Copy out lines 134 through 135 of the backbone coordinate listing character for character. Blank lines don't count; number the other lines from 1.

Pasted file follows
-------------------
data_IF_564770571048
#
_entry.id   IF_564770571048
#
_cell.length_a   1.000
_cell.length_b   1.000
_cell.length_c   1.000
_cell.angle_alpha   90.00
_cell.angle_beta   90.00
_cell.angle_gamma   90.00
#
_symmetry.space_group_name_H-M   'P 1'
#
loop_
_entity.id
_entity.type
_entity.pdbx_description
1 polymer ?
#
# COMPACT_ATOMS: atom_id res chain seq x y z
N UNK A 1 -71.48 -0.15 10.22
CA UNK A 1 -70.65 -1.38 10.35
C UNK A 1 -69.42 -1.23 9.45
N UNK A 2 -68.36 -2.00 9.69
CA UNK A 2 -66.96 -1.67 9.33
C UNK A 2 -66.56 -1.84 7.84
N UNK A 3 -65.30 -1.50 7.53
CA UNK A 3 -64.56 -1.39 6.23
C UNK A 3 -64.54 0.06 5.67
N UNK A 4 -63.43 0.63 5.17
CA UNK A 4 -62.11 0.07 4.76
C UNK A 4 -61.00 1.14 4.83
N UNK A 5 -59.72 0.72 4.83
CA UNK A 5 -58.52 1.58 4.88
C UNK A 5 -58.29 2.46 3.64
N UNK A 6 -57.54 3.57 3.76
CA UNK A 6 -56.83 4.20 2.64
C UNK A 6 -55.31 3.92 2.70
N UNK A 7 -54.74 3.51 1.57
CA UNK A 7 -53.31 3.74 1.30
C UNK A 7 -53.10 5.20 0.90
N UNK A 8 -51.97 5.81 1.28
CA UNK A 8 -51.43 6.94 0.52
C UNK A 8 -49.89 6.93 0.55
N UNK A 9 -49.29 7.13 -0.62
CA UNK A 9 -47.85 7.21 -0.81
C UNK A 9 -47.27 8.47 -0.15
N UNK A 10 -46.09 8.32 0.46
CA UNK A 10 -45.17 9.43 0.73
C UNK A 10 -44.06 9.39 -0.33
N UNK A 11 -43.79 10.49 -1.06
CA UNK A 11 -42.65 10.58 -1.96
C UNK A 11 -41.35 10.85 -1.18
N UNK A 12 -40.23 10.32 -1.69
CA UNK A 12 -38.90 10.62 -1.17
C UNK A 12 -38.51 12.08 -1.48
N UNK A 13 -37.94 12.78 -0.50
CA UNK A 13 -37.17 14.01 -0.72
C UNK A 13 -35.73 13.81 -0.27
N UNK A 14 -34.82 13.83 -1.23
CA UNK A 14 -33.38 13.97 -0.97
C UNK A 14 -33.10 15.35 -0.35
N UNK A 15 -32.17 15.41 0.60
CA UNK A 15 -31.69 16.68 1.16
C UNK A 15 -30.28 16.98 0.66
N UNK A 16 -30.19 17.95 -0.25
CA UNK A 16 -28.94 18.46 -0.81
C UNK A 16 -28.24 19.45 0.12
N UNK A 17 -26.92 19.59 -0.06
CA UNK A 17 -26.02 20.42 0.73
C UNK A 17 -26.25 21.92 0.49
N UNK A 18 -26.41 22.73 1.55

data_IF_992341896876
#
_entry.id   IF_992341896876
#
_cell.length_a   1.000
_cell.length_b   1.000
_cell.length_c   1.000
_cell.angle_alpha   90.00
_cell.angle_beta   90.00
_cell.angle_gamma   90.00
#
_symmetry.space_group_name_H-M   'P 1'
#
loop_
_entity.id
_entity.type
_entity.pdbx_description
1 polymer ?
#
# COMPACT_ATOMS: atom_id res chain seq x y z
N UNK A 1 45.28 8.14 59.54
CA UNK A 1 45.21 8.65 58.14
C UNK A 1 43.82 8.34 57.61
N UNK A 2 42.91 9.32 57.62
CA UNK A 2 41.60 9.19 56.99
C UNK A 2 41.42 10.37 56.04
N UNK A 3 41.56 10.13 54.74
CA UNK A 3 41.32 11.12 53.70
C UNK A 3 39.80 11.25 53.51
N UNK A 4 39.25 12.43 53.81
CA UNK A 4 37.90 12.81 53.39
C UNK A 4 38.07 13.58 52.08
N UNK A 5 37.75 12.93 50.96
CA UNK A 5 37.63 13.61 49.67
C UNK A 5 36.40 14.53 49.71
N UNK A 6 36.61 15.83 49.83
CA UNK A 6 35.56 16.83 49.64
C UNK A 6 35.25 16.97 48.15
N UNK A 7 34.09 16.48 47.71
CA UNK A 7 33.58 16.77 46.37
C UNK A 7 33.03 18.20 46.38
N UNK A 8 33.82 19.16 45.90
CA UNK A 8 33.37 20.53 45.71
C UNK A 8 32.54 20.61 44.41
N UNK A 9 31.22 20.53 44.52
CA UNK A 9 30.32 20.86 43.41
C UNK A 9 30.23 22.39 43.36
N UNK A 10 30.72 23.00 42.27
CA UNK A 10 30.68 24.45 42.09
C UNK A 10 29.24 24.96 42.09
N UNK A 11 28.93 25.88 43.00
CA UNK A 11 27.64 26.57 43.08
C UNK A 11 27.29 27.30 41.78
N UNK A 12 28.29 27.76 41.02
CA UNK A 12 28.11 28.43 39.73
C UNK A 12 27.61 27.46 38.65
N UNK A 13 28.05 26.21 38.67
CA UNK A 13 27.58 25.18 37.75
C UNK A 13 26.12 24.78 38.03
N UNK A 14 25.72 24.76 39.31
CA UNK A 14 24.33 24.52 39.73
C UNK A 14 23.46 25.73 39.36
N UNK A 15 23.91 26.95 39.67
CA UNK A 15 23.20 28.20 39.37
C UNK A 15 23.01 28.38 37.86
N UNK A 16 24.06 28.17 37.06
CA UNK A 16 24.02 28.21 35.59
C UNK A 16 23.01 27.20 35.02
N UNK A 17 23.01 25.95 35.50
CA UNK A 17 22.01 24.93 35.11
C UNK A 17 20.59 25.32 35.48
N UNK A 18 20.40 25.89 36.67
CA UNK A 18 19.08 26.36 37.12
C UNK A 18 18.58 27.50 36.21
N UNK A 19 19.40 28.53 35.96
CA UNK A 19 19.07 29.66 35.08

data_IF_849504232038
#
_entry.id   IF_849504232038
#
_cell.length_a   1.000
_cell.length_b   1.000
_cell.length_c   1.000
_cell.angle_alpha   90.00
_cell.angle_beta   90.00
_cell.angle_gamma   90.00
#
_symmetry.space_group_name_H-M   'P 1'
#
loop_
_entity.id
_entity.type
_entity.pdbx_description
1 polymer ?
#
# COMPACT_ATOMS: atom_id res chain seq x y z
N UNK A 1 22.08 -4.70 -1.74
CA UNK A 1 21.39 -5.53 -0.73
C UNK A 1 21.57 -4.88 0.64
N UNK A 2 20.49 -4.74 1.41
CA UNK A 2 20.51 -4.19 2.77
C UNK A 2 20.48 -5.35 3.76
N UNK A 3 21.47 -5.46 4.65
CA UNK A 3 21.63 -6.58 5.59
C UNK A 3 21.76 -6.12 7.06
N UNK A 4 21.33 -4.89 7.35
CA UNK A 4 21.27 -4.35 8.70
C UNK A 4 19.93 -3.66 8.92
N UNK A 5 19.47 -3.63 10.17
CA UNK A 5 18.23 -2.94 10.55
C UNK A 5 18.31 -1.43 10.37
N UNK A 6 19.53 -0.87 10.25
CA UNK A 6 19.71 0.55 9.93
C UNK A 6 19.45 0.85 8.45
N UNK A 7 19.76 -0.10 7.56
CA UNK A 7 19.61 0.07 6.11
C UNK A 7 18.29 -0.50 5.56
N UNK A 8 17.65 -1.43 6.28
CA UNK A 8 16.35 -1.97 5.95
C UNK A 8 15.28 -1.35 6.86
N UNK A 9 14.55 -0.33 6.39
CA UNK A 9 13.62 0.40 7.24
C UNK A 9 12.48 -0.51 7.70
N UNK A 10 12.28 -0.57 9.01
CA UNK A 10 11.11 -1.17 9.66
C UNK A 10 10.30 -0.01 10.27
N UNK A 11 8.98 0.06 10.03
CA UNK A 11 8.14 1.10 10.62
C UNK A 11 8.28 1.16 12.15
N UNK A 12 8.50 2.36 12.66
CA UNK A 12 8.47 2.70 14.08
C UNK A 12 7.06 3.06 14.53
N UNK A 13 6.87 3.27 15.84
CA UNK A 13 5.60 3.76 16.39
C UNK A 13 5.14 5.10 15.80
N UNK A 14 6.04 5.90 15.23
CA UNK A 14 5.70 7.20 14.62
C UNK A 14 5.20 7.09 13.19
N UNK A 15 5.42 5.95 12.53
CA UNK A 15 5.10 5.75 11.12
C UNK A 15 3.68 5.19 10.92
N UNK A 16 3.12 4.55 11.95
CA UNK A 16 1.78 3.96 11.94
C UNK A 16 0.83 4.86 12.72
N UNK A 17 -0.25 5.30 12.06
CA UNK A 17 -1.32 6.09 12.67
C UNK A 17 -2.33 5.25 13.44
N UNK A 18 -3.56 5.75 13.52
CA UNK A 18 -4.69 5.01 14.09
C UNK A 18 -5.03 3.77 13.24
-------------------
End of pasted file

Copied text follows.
C UNK A 14 23.46 25.73 39.36
N UNK A 15 23.91 26.95 39.67